Two conflicting emotions were woven inextricably throughout the six years between my father’s Alzheimer’s diagnosis and his death: love and grief. The love was simple and clear. It’s what made me willingly put everything else on hold to care for him, what made me search for things that would bring him pleasure or comfort, what made me rejoice every time we had a special moment together.
The grief, however, was not at all simple. To this day, 10 months after his death, I am still trying to sort it out.
My dad first showed signs of dementia as early as 2008, though I was the only one who noticed something was wrong. A sharp-as-a-tack lawyer, who also held Ph.D. in chemical engineering, my father was not someone who was easily mixed up. But I noticed he started to confuse elementary concepts—I’m a lawyer, too, so it was obvious to me, but not noticeable to others. Even though I noticed he was different, I couldn’t accept that he might have Alzheimer’s. I researched until I found mild cognitive impairment, a condition that sometimes (but not always) leads to Alzheimer’s. It’s a dark day when the best hope is for MCI, but that’s what I clung to.
Grief came flooding in the moment his doctor spoke these words: “After reviewing your exam, your neuropsychological tests, and the results of your spinal tap, we can say with certainty that you have Alzheimer’s disease.”
The grief of watching my dad’s day-to-day losses came quickly: seeing him unable to figure out how to unlock a car door, discovering he could no longer dial a telephone, watching as he lost interest in computers. My father loved technology—he was one of those people who carried around what was called a “portable computer” back in the ’80s, a 50-pound device that had to be transported with a luggage cart. He was one of the first lawyers in Georgia to use a computer in court. After his diagnosis, he was not even interested in turning on a computer. As the first to observe these losses, I grieved for my dad’s shrinking skill set. He hardly seemed to notice.
Even as the disease took hold, my father, always someone who had systems in place, tried to outsmart it. About a year post-diagnosis, I found an enormous stack of notecards listing names of people he should know, including my mother, who died in 2003, and directions on how to do everything from turning on the TV to making coffee.
One day, we were on vacation in Grand Teton National Park, one of my dad’s favorite places that our family had visited nearly annually for the better part of 40 years. I asked what he wanted to do. My dad turned toward me with tears in his eyes and told me that he couldn’t remember anything about the park and he didn’t know what to do, so he’d let me decide. Tears flowed from underneath my sunglasses for hours after that conversation, with grief for my dad and myself, for the loss of those past memories, for the detachment from his wife, my mother, whom I realized he no longer remembered.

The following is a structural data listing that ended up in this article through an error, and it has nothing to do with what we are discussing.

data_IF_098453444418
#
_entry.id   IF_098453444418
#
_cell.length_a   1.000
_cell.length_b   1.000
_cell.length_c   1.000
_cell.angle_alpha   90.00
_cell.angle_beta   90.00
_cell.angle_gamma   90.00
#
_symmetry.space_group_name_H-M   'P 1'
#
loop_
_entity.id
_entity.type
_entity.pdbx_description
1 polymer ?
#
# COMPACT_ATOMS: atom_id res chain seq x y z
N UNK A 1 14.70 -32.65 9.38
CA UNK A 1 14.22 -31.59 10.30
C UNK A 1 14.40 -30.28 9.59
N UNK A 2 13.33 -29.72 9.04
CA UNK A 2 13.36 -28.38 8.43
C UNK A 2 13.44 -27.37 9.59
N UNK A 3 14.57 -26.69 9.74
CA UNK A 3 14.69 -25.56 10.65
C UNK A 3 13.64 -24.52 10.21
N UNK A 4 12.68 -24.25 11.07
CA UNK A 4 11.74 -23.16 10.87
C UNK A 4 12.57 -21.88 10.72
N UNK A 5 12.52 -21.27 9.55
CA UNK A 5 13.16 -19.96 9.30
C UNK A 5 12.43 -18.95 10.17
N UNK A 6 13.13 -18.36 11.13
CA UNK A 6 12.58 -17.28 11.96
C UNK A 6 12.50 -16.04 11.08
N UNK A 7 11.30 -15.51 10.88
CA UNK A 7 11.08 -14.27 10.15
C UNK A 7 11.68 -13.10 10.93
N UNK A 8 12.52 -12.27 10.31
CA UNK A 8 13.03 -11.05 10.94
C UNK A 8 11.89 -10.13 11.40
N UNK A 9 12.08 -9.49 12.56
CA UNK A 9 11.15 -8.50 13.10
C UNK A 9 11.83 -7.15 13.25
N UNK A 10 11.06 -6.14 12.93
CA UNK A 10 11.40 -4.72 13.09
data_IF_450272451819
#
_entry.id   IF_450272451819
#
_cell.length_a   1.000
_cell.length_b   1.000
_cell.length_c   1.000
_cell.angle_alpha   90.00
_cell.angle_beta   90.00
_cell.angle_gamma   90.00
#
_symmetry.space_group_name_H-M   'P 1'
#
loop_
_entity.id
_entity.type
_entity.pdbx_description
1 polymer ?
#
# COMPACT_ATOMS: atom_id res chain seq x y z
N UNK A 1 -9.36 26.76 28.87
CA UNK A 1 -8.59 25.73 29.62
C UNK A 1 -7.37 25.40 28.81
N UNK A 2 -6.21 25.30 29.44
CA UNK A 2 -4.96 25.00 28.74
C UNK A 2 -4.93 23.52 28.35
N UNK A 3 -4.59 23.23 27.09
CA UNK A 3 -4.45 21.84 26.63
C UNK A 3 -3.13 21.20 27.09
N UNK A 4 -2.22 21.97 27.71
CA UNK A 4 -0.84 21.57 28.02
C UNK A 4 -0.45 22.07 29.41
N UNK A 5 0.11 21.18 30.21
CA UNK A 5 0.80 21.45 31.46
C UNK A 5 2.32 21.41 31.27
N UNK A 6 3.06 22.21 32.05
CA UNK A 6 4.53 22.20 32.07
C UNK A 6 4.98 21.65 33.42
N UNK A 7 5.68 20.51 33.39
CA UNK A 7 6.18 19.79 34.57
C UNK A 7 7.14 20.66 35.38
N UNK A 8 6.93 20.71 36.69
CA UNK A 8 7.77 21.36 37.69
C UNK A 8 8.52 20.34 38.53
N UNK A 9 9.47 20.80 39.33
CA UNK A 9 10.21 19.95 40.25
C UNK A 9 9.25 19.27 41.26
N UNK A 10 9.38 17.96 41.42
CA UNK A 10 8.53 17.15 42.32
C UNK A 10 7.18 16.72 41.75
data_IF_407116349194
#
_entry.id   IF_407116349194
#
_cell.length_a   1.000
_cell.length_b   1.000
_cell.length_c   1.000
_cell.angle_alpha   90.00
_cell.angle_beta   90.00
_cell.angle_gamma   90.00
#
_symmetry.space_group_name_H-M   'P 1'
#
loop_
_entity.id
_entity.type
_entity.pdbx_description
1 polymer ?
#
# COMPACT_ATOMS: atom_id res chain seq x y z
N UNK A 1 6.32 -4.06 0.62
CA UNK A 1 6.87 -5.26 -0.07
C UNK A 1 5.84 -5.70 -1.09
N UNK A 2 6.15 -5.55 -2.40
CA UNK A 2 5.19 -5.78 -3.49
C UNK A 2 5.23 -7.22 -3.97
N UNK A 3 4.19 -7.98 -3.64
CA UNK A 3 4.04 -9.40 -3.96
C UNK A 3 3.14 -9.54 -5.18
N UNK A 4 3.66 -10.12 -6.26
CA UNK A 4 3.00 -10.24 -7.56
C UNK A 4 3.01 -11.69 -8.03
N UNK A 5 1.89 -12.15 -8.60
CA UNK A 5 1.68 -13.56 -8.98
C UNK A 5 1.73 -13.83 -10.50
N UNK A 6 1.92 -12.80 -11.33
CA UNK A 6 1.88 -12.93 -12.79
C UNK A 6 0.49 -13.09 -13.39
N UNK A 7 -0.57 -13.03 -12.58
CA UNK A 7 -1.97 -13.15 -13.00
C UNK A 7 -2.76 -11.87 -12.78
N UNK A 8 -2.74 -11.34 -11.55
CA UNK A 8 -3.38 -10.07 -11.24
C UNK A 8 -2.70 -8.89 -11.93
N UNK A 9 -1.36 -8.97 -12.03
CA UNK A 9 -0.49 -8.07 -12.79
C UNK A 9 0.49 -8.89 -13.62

As I cared for my dad, I experienced—willingly, but with regret—the loss of my own independence and the loss of professional opportunities. I stepped off the leadership track of a professional organization, and I couldn’t share my disappointment with my dad because he would have been horrified that I relinquished that long-desired role because of his health. I took him with me on my business trips for the first three years after his diagnosis before I had to eliminate almost all travel, and when my dad was admitted to home hospice following a cardiac crisis in 2014, I stopped marketing my own business and declined most new clients. I made these decisions myself, but that didn’t blunt the loss at all.
My dad and I both lost the kind of future certainty that humans believe to be part of a normal life: What will we do tomorrow, next month, next year? Suddenly everything was in doubt, and I prepared for his final Christmas three years in a row before his death in 2017. I’m an only child, and so were both of my parents, so I also lost my past. I know a great deal of family history, but I lost my opportunity to learn more with my father’s inexorable slide into dementia.
The daily losses were the hardest for me to bear, as they came with punishing frequency. I am fortunate that my friends and church family supported me throughout my dad’s dementia journey, but I often chose not to talk about the latest hole in my heart. After all, who wants one teary-eyed visit after another? I became expert at faking a rather convincing smile and laugh, but I withdrew. I once recognized over the course of a rare dinner out with friends that I had nothing to add to the conversation. I felt like the Dementia, Death, and Dying Girl. That loss of self-identity was unexpectedly painful, and when I realized that, at 47 years old, I hadn’t been out after dark in several years, I felt as if my own life was in tatters. Of course, there were shining moments: when my best friend came over to watch Downton Abbey, when I could spend a lazy, hot afternoon at the pool, or when I’d put on music and my dad and I would laugh and dance together. These (and other happy moments) were a bright light in an otherwise dark several years.